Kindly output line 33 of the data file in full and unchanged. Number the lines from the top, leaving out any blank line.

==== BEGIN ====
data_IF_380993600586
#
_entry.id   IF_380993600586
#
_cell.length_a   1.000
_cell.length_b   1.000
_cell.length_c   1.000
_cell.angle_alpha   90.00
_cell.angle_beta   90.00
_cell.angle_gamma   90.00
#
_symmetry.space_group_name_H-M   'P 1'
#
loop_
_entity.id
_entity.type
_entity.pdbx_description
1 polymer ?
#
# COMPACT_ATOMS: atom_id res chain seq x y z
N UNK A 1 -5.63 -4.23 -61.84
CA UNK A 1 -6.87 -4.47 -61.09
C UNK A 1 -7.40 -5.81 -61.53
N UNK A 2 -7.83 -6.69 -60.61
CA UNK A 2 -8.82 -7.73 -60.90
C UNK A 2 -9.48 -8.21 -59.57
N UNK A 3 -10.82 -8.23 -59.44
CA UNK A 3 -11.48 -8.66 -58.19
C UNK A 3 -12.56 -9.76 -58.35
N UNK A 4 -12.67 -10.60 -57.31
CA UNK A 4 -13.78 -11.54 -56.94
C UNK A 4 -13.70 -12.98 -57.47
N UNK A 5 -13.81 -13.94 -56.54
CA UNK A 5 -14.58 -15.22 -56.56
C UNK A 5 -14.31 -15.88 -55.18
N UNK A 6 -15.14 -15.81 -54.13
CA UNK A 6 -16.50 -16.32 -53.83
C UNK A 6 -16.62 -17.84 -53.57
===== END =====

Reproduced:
N UNK A 5 -13.81 -13.94 -56.54